Regular Guy
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« Reply #22 on: October 31, 2015, 11:00:56 AM »

Very impressive indeed. I'll be looking forward to the finished product!
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bubbagump
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« Reply #23 on: October 31, 2015, 01:37:52 PM »

Thanks guys, this one took a little less time as I think the experience from building the deck box paid off. The hardest parts were actually the last bits like the drawer and the cabinet door. I purchased a European style hidden hinge and it took me 1/2 day to try and install it. I gave up and just put regular hinges. Going to try to put it in again next year.
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Kmatt
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« Reply #24 on: October 31, 2015, 06:38:50 PM »

Thanks guys, this one took a little less time as I think the experience from building the deck box paid off. The hardest parts were actually the last bits like the drawer and the cabinet door. I purchased a European style hidden hinge and it took me 1/2 day to try and install it. I gave up and just put regular hinges. Going to try to put it in again next year.

I can't stand drawers either.  It took me half a day to get a nightstand the way I wanted it.  The kreg jig you got there is a lifesaver.  Excellent table!
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bubbagump
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« Reply #25 on: September 17, 2016, 06:21:49 AM »

Alright, it took a while but I believe this 2 year project is done. After looking at the covered table for the whole winter and spring, finally got to finishing it off. I was so concerned about any of the wood cracking or splitting during the winter. Took it out and it looked pretty good, there were some minor wood splitting in some areas but all in all good.

First thing I did was sand and get it ready to stain. I also couldn't stand the cabinet hinges I put it and was determined to install the hidden style hinges so I took the time to figure it out. It took a little modification but I was able to get it to work. After sanding I applied the stain, same as the one I used for the deck box but I only applied 1 coat. The deck box looks too dark for me so I reduced the stain for the table.



Next up was the table top. I did decide that I wanted a stainless steel top so I had to build a temporary top to use. Measured it up and cut a piece of 1/2 plywood. This was way more work as i didn't have a jigsaw. I tried a Dremel but it was laboring, after watching some youtube videos, I ended up using the circular saw to do the circle cut. It's not ideal but it worked, I didn't need it to be perfect.



One note, depending on the height of your table top, you might have to cut a portion in the back to accomodate the hinge when it opens. I found this out after I put on the Keg, I had to take it out and cut up the notch. I wanted the height of the Keg to match the height when it was on it's legs, this meant that the table top will be just below the handles. I put a patio stone then set the Keg in it's new throne.



Here it is opened up. Made a little half shelf inside the cabinet so I can accommodate a bag of lump on the other side.



Did some cooks during this summer to test it out and to make sure I was happy with the way it turned out before going to the final step. I am loving the table space, so handy for prep space and just somewhere to put stuff. I suppose I could have purchased the side shelves but this was a lot better. The cabinet was handy as well, I put my heatermeter in the cabinet and just have the probes to worry about in case it rained.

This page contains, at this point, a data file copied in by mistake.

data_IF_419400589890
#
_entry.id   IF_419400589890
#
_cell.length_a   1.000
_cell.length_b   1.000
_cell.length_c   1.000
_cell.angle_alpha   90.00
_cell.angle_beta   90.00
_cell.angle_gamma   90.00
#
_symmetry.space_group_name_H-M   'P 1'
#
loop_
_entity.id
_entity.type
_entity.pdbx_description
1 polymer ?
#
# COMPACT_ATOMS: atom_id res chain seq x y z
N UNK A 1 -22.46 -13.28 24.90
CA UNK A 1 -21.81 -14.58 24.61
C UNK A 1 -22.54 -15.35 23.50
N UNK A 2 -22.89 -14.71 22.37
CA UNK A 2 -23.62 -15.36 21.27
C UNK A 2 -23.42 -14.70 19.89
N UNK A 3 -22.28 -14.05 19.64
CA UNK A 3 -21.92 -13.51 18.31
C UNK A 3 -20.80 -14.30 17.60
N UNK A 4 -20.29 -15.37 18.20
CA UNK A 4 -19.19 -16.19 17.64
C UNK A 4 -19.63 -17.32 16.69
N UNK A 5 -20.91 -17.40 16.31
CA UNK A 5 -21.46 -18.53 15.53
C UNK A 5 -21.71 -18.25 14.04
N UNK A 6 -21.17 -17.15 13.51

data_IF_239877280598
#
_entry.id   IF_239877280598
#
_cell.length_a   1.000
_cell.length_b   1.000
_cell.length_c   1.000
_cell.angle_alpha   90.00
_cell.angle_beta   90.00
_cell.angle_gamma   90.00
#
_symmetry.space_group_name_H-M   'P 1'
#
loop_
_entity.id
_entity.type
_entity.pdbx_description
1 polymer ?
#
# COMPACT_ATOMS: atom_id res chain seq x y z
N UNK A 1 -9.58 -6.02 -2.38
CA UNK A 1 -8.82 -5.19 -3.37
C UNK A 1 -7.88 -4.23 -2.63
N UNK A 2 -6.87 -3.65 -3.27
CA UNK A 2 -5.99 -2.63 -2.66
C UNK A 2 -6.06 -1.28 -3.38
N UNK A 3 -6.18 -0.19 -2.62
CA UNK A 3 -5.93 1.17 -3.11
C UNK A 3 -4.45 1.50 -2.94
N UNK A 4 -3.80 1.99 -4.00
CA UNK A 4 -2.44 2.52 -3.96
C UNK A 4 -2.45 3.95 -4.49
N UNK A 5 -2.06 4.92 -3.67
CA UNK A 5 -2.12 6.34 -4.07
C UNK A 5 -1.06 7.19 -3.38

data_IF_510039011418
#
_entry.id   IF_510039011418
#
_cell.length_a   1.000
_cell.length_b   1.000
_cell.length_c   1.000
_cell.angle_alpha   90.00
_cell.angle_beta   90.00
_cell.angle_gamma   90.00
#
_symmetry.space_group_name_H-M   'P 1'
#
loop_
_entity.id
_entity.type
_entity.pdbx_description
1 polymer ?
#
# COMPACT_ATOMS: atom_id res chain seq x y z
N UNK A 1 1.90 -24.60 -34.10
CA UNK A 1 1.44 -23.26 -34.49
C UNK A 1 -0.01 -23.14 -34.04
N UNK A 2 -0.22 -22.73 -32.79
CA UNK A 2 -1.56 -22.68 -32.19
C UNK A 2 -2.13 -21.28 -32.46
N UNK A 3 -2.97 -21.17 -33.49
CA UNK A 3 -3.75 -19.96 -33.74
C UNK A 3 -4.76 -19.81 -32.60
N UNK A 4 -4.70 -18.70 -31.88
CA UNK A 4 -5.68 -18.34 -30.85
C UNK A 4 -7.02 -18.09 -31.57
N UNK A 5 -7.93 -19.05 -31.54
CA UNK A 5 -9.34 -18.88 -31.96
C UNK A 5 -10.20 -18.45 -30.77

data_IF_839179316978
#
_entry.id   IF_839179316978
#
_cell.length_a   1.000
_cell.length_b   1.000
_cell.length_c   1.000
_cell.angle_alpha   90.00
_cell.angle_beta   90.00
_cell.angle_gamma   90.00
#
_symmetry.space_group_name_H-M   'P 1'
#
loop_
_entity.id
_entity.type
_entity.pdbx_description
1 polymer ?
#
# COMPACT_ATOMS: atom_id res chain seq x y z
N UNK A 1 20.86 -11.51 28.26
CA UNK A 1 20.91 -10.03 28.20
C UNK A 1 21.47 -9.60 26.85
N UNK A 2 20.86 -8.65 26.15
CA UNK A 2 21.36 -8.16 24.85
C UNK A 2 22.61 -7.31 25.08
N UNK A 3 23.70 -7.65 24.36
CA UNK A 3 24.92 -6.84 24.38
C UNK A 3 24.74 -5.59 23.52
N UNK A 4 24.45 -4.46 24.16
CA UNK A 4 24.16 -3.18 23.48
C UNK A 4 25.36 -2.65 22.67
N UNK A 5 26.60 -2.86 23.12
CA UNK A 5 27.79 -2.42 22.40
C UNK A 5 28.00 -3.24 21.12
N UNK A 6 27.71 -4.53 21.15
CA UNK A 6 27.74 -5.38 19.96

After some final measurements, decided on the stainless steel top rather than a wood top. I thought it would be a nice feature and a little more durable as I can just put anything I want on top(i.e. hot grill grate, hot food). Almost there, final fitting before I permanently mount the top.



Last step to take the handles off and to put the hole plugs(have to pick them up).


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smokey
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Re:
« Reply #26 on: September 17, 2016, 10:58:33 AM »

I really like the stainless top.  Very nice.

Sent from my Nexus 6 using Tapatalk
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What killed the board? Narcissists
bubbagump
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Re:
« Reply #27 on: September 18, 2016, 05:58:17 AM »

I really like the stainless top.  Very nice.

Sent from my Nexus 6 using Tapatalk

Thanks! I like it more for the functionality but it does give a nice contrast to the wood.
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bubbagump
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« Reply #28 on: September 18, 2016, 06:04:49 AM »

One bad thing about this and has sort of put a damper on my enjoyment of the table. When I took off the handles, I noticed there were rust spots where the holes were for the screw. It's not just rust stains, it is bubbling a little. Worse, when I was looking at the screw holes, I noticed an even worse rust bubble on the lip area of the lid. I'm going to send pictures to OMC support, hopefully they will be able to do something.



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ModernMan
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« Reply #29 on: September 18, 2016, 07:30:42 AM »

How about apllying a dab of grease on the outside 'rust' areas ... while waiting for response from support?

You know, sort of like a mini rust-proof treatment - like they do on cars in Canada (well, at least  - like they do in Quebec)